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The Dark Story Behind The Original Superman, George Reeves

Sometimes a Superman cape can conceal more than it reveals. George Reeves, the original Superman, began acting and singing while in high school, and continued pursuing his passions as a Pasadena Junior College student. While studying acting at the Pasadena Playhouse, he met his future wife, Ellanora Needles; they were married on September 20, 1940. The marriage lasted 10 years.

In one of his first roles, Reeves was cast as one of Scarlett O’Hara’s suitors in Gone With the Wind, after which he appeared in several films, including So Proudly We Hail in 1942.  After completing a stint in the U.S. Army, Reeves snagged multiple small roles, and then in 1953 he took on the role of  Sergeant Maylon Stark in From Here to Eternity. When the movie  won a Best Picture Oscar, Reeves had the distinction of having been in two films honored with Academy Awards for Best Picture.

Photo: Wikimedia Commons

A Super Opportunity Before Tragedy

With his fame and name recognition growing, Reeves was offered the role of Superman in the 1951 television series Adventures of Superman. Although it would become the role for which he was best known, Reeves was dissatisfied with the TV show and its limitations, and planned to move on to other projects after two seasons. When he was offered a significant salary increase, however, the newly anointed Superman decided to stay on. He continue playing the part until 1958.

Reeves became engaged to Leonore Lemmon, and the two planned to be married in 1959. Sadly, on June 16, 1959, only days before their nuptials, Reeves was found dead in his home from a gunshot wound.

Mysterious Circumstances

At the time of the shooting, Lemmon, Reeves’ neighbor Carol Van Ronkel, Robert Condon, and William Bliss,  were in Reeves’ home. It’s unclear what transpired during the evening prior to the day of Reeves’ death. According to some individuals involved in the case, Lemmon, Reeves, and Condon all went to dinner that evening, where Lemmon and Reeves argued. In later years, Lemmon denied to Reeves’ biographer that such a dinner ever took place. Others have insisted that the three attended a wrestling match.

Upon returning home, Reeves went to bed. Around midnight, Bliss and Van Ronkel arrived at the house and began partying, at which time Reeves, disturbed by the noise, went downstairs and then returned to bed. Shortly after, the houseguests heard a gunshot and found Reeves dead, a .30 caliber Luger pistol near his feet.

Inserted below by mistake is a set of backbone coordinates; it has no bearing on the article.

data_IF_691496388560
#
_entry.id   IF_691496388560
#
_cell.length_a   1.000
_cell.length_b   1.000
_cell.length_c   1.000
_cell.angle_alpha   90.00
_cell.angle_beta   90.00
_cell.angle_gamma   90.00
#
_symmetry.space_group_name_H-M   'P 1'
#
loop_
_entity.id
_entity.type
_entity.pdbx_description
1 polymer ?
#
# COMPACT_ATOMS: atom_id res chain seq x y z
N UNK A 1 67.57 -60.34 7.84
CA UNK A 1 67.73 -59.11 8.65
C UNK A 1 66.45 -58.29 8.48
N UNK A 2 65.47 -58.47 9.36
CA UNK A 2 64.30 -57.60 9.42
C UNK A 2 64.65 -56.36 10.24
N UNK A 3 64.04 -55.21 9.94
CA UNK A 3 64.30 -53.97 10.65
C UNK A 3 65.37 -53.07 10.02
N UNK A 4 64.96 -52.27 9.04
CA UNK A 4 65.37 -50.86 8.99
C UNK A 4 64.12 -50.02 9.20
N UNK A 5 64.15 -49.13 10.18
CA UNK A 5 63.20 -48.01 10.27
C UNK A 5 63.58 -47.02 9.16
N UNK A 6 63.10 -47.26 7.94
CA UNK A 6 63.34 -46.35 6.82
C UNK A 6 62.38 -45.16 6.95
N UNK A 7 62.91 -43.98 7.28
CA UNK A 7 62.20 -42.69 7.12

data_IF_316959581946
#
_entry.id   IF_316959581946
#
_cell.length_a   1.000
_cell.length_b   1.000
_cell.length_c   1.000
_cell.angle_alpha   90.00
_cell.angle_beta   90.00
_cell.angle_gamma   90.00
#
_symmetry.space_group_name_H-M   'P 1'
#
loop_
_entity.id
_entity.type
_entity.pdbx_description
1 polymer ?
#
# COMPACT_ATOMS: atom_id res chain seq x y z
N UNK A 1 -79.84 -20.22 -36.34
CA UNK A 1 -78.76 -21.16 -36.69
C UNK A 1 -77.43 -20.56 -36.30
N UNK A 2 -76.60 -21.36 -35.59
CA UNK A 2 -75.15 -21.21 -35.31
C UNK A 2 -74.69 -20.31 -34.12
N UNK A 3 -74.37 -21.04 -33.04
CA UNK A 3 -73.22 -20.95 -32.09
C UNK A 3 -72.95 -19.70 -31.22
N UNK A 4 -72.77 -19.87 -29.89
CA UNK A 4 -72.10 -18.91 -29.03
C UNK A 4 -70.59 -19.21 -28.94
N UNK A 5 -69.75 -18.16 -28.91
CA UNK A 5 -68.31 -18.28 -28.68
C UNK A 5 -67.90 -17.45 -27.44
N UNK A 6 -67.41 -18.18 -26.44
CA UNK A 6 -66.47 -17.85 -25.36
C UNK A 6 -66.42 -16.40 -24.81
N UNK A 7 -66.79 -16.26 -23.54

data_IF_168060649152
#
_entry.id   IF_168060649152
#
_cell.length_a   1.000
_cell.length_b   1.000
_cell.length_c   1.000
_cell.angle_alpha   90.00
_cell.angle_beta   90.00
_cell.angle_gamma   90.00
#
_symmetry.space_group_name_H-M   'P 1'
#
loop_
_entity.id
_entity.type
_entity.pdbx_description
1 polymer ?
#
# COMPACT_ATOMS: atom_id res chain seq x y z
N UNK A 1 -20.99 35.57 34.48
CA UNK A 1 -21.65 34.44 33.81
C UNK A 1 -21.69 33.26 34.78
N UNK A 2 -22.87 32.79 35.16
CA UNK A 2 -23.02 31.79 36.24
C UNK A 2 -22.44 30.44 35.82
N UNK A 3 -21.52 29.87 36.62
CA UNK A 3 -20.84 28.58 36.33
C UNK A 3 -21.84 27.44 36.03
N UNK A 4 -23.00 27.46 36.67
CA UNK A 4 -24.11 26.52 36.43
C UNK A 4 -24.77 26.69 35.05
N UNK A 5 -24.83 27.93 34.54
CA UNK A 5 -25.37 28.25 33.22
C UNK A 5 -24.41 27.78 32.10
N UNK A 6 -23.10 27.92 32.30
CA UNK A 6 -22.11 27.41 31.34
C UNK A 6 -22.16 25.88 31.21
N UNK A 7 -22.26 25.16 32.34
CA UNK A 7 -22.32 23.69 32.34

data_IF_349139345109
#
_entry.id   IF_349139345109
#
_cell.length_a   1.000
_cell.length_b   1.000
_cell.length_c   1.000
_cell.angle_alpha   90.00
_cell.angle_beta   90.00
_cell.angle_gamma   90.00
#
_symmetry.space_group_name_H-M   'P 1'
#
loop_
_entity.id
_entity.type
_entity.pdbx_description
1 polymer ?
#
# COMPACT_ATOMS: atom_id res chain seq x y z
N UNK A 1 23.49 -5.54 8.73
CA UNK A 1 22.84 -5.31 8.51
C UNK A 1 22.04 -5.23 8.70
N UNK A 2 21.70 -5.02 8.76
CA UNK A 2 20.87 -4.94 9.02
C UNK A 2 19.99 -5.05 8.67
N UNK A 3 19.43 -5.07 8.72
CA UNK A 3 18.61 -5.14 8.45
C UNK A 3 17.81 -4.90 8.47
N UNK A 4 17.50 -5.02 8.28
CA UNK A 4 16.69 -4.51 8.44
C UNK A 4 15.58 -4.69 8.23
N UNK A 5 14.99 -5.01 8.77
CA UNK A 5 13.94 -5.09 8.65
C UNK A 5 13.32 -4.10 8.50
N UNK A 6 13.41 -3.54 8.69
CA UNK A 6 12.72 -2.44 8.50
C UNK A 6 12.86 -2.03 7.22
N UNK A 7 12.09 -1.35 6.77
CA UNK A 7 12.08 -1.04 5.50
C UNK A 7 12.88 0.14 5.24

The group delayed calling the police, claiming that their inaction was due to a mix of intoxication, shock, and the late hour. Although Reeves’ death was ruled a suicide, not everyone believed the popular, outgoing, and successful actor had taken his own life.

Photo: Wikimedia Commons

Conspiracy Theories In The Wake Of A Tragedy

Reports indicate that although Reeves was depressed at the time of his death, some of the elements that suggested suicide didn’t seem to make sense. A total of three shots were fired: one bullet killed Reeves, two others were found on the floor.


When Reeves’ mother  eventually hired an attorney in an effort to have her son’s case reopened,  a second autopsy revealed bruising on Reeves’ head and body. Additionally, no fingerprints were found on the gun, and authorities neglected to test Reeves’ hands for gun residue.

Stories circulated that some people wanted Reeves dead, including his former lover, Toni Mannix, who was married to MGM studio “fixer” Eddie Mannix. Because Reeves had decided to end his relationship with Toni, theories began circulating that she snuck into Reeves’ home and shot him, after which her husband cleaned up the scene of the crime. An LA publicist, Edward Lozzi, claimed that Eddie Mannix confessed to a priest that he played a role in Reeves’ death; the confession has been denied by one of Mannix’s friends. Yet another theory asserts that Lemmon was upstairs with Reeves and that she pulled the trigger.

Author Lee Saylor reached a different conclusion about the death based on some of the overlooked evidence. According to Sayle’s theory, Reeves, who was depressed about his somewhat stalled career, had fought with Lemmon during the day and shot himself while Lemmon was in the room. Condon and Van Ronkel and Condon, both drunk, didn’t hear the gunshot. Sayles also contends that, after the shooting, Lemmon went downstairs and waited for additional guests to arrive at the house. When Bliss arrived, he went upstairs, at which time he discovered Reeves’ body and the gun.

Lemmon later admitted that she didn’t call the police for two hours out of concern for Van Ronkel’s marriage. According to Saylor, Lemmon told him that “Superman killed George Reeves,” attributing Reeves’ death to his depression about being typecast as Superman and his subsequent limited career.